Creating art in the lab: materials transformation questions objects’ meanings


Cornelia Parker sets up a silver teapot for flattening between the plates of the Instron universal testing machine, Imperial College London.

Cornelia Parker preparing a teapot for flattening in the Instron, Imperial College London.

Artist Cornelia Parker works with Imperial’s Mechanical Engineering department to create artwork.

On 7 September, artist Cornelia Parker visited the Mechanical Engineering Department of Imperial College London in South Kensington to flatten some silver tea and coffee pots.

Cornelia Parker is one of Britain’s best known and most admired sculptors and installation artists. One of her most well-known pieces is Cold Dark Matter: An Exploded View (1991) – often referred to as ‘The Exploded Shed’. She has a history of partnering with non-artists, including scientists such as Konstantin Novoselov, the Nobel Prize-winning co-discoverer of graphene. Her artworks ask questions about our world by transforming everyday objects into something new.

The silver coffeepots are part of a future artwork called Endless Coffee, a follow-up to Endless Sugar.

Cornelia Parker’s first forays into squashing silverware were undertaken using a steamroller. However, she wanted to achieve a more sophisticated squash for this new piece, and hence reached out to Imperial.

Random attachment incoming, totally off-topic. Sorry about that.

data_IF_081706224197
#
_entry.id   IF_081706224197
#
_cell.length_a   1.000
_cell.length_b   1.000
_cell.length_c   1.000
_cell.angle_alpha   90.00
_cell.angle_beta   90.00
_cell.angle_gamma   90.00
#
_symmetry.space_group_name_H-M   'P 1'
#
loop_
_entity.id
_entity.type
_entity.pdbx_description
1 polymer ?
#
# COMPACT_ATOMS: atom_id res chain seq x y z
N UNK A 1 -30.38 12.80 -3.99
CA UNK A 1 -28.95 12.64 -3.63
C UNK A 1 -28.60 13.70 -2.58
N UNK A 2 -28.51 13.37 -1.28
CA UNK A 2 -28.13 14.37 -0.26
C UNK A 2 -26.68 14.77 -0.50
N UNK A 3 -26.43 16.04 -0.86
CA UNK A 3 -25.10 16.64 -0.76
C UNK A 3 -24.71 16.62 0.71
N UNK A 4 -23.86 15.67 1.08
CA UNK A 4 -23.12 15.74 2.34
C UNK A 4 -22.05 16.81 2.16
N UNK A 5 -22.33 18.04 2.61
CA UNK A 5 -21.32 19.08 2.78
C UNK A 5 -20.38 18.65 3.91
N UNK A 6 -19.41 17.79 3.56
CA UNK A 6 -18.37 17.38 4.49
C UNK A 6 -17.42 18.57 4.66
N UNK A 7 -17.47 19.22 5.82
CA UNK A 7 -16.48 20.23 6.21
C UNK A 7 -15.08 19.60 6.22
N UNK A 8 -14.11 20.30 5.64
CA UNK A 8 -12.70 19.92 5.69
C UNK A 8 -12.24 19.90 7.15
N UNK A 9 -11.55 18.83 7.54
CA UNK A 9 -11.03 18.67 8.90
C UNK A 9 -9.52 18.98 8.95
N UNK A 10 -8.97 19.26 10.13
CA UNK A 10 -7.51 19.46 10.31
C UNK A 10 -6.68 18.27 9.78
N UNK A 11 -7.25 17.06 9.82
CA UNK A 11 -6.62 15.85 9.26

She got in touch with Professor Ambrose Taylor, head of the network for Science and Engineering Research in Cultural Heritage, to collaborate on flattening silverware using the equipment in the Dynamic Fracture and Forming Laboratory in the Department of Mechanical Engineering.

Mr Suresh Viswanathan Chettiar assisted the artist to use the Instron universal testing machine to crush a selection of silverware with precision. This instrument can deliver 2500 kN of force (250 tonnes) to an object.

The teapots could be heard to crack as they were gradually deformed by the applied pressure. They were protected by plastic sheets to reduce scuff damage during the procedure. The final flattened teapots were about 3mm thick. The works will be presented as a floating column – suspended from the gallery floor at a precise height of 110 mm.

Cornelia Parker’s latest exhibition is at Tate Britain until 16 October 2022. Book your ticket to hear her speak at Imperial about her work on Wednesday 5 October 2022 at 16.00.

Equipment and facilities across Imperial, like those used in the Department of Mechanical Engineering for Cornelia’s installation, can be accessed by external organisations through Imperial Consultants.



Dr Isabella von Holstein

Dr Isabella von Holstein
Faculty of Engineering

Click to expand or contract

Contact details

Tel: +44 (0)20 7594 6757

Show all stories by this author